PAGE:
by Dilpreet BhullarPublished on : Aug 05, 2022
The beauty of flowers and patterns of floral aesthetics have occupied the creative minds in the visual culture since time immemorial. A spectrum of art practitioners has visually translated the abundance of nature onto the medium of expression at different periods of art history. The current-day artists working with new-media technology perpetuate the preoccupation of the traditional art genres with floral motifs. One such work is the interactive wall art installation Bionic Bloom – a project conceived, conceptualised and executed by architect and digital artist, Dennis Peter, at the invitation of the Crescent School of Architecture, Chennai, India. The faculty members Uttam Solanki and Kalai Vanan who teach upcoming technologies and software at the same university gave crucial inputs to the processes involving the design and fabrication of this installation.
In an interview with STIR, Peter talks about his interest in the built environment, how he developed an interest in computational design, emerging technologies and DIY electronics, and what prompted him to dig deep into the makings of the generative arts, “While I have practised as an architect for most of my career, I have had various interests over the years. My journey into generative art started with music (and sheer curiosity). I had been making music for many years prior, and then I came across a friend who introduced me to the process of generating visuals for my music using data and code. From that day on, I was convinced that this was the way forward for my art practice – even though I had no background in computer science at the time. A year later, I picked up a 3D printer and learned to design electronic circuits, with this knowledge I was able to bring my work outside the digital world and into the physical – coming full circle, back into the realm of space (architecture).”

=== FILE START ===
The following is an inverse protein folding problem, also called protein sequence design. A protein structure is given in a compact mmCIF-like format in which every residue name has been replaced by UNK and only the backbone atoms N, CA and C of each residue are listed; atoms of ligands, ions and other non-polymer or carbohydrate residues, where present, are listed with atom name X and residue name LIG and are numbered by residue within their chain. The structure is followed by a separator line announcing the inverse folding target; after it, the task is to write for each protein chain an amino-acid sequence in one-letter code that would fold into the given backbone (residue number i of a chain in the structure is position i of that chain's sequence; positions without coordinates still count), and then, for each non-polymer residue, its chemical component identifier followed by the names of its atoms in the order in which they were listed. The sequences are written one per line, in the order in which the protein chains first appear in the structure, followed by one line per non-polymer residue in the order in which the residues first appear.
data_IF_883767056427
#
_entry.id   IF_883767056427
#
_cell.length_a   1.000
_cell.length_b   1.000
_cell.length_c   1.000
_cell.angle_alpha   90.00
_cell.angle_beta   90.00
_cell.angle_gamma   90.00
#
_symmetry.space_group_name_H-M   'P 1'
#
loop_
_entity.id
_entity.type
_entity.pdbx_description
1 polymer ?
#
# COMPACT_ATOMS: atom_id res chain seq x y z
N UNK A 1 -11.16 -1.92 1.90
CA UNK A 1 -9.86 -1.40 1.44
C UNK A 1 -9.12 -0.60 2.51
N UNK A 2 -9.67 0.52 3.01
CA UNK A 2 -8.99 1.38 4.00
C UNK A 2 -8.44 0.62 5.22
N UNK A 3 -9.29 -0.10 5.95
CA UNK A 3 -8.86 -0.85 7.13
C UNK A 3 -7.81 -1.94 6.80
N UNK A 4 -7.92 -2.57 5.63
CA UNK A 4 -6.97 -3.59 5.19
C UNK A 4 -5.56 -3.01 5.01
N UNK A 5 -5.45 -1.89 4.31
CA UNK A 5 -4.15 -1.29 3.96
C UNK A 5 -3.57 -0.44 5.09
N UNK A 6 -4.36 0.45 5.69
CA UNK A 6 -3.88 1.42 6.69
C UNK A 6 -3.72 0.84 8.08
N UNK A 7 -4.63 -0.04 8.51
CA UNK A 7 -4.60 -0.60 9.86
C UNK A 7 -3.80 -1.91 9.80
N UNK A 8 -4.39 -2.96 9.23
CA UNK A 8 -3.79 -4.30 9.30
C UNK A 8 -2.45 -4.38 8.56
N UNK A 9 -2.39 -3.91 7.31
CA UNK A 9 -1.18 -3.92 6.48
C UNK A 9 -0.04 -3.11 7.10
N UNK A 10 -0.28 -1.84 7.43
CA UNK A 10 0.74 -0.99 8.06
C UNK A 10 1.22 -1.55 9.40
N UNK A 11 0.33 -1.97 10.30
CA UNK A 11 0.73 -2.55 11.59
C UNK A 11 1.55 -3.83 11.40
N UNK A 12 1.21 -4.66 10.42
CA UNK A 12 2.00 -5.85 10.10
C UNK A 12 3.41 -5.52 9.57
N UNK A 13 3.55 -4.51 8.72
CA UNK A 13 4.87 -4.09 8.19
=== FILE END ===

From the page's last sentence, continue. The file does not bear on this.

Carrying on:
In 2020, Peter surveyed the temporal ideas manifested in the discipline of interactive art, music, visuals and spatial design with his work as non-linear. It was with the sonic representation of the Mumbai This City Swells on Skip-A-Beat that Non-Linear made its debut. Using the maps and GIS models of the city, available openly, Peter made the visuals of the sonic representation. The project was initiated at the time of the Selector Pro: Visual Music Residency that was prepared by The British Council, Future Fiction and Skip-A-Beat.
The 90 mechanical blooms, parts of the installation Bionic Bloom, are individually controlled by the hand gestures of the viewers. The four-week brainstorming session on the design and development of the installation saw the designer-artist engage with a variety of techniques including 3D printing, computer vision, computational fabrication optimisation and interfacing with electronics-microcontrollers. Giving a walkthrough of the making of the installation, after receiving the invitation from the university, Peter informs, “The brief was to design an interactive installation that would involve the students of the university and expose the students to technologies and fabrication processes outside the immediate realm of architecture (yet closely linked to design and architecture) that would open up more scopes/possibilities for them. We worked mostly within the limitations of the hardware and tech that was available at the university. Developing the mechanism of the bloom was an iterative process where we explored the best possible dynamics we could achieve while keeping in mind the limitations of the motors that were available to us.”